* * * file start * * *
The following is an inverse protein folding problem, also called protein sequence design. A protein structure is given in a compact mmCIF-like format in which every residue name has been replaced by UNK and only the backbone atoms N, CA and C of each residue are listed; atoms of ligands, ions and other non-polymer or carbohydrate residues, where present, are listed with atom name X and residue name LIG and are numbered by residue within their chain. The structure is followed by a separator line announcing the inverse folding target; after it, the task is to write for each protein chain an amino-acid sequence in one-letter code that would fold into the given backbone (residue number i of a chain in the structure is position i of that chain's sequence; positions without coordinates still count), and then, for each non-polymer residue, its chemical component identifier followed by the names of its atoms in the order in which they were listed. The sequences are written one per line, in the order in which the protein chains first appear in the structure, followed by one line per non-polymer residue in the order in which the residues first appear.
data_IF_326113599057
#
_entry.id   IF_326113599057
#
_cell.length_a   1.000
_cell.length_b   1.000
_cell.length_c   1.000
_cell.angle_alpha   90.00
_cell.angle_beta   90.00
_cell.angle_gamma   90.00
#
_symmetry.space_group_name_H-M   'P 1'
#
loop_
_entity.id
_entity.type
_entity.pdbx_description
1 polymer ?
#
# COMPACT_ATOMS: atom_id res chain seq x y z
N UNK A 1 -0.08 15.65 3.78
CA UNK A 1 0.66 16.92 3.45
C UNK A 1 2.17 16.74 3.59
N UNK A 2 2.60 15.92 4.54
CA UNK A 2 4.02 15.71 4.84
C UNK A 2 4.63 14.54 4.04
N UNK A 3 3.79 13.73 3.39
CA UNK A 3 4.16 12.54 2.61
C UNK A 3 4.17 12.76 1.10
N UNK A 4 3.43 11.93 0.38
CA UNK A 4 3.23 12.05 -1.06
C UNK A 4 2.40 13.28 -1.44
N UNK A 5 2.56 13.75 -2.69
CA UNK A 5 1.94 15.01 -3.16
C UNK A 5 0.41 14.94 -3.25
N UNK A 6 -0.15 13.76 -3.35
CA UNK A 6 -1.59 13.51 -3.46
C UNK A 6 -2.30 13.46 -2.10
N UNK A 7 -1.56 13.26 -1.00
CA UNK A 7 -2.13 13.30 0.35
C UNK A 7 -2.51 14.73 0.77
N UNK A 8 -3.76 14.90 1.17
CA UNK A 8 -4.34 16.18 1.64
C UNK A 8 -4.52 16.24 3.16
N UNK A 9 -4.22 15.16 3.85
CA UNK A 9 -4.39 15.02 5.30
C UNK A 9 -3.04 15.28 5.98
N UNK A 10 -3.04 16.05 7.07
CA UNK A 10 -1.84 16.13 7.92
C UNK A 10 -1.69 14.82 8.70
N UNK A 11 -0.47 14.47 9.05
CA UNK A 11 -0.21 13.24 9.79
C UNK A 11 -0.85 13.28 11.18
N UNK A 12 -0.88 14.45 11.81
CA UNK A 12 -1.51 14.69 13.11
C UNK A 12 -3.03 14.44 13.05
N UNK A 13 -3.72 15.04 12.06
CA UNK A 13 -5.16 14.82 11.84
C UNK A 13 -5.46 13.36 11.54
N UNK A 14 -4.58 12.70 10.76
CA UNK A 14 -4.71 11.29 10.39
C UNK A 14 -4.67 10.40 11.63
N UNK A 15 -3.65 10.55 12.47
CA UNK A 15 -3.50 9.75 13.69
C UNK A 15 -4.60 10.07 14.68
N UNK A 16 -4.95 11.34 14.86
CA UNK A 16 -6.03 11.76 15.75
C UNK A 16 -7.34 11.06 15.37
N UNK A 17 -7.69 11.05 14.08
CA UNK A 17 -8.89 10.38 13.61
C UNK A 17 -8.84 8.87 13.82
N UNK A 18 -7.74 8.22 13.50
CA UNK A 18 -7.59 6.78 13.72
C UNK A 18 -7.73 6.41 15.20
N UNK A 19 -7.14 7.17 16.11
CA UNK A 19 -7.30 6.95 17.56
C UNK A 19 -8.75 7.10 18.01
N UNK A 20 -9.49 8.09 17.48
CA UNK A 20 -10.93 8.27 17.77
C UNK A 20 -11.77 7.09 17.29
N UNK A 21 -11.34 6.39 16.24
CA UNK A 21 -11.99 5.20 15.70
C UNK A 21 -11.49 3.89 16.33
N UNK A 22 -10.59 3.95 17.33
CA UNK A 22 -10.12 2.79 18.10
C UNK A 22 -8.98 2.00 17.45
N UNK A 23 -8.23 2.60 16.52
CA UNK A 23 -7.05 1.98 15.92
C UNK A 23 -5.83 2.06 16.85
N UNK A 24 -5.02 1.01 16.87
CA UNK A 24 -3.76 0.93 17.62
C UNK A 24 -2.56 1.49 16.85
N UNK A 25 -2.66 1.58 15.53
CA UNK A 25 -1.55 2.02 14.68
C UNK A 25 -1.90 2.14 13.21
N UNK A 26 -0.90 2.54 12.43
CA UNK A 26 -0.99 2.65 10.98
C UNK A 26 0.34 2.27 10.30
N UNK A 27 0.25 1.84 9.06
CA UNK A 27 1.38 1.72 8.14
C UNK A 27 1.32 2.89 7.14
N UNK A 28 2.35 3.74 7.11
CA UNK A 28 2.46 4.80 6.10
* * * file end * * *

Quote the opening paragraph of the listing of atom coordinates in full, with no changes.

The following is an inverse protein folding problem, also called protein sequence design. A protein structure is given in a compact mmCIF-like format in which every residue name has been replaced by UNK and only the backbone atoms N, CA and C of each residue are listed; atoms of ligands, ions and other non-polymer or carbohydrate residues, where present, are listed with atom name X and residue name LIG and are numbered by residue within their chain. The structure is followed by a separator line announcing the inverse folding target; after it, the task is to write for each protein chain an amino-acid sequence in one-letter code that would fold into the given backbone (residue number i of a chain in the structure is position i of that chain's sequence; positions without coordinates still count), and then, for each non-polymer residue, its chemical component identifier followed by the names of its atoms in the order in which they were listed. The sequences are written one per line, in the order in which the protein chains first appear in the structure, followed by one line per non-polymer residue in the order in which the residues first appear.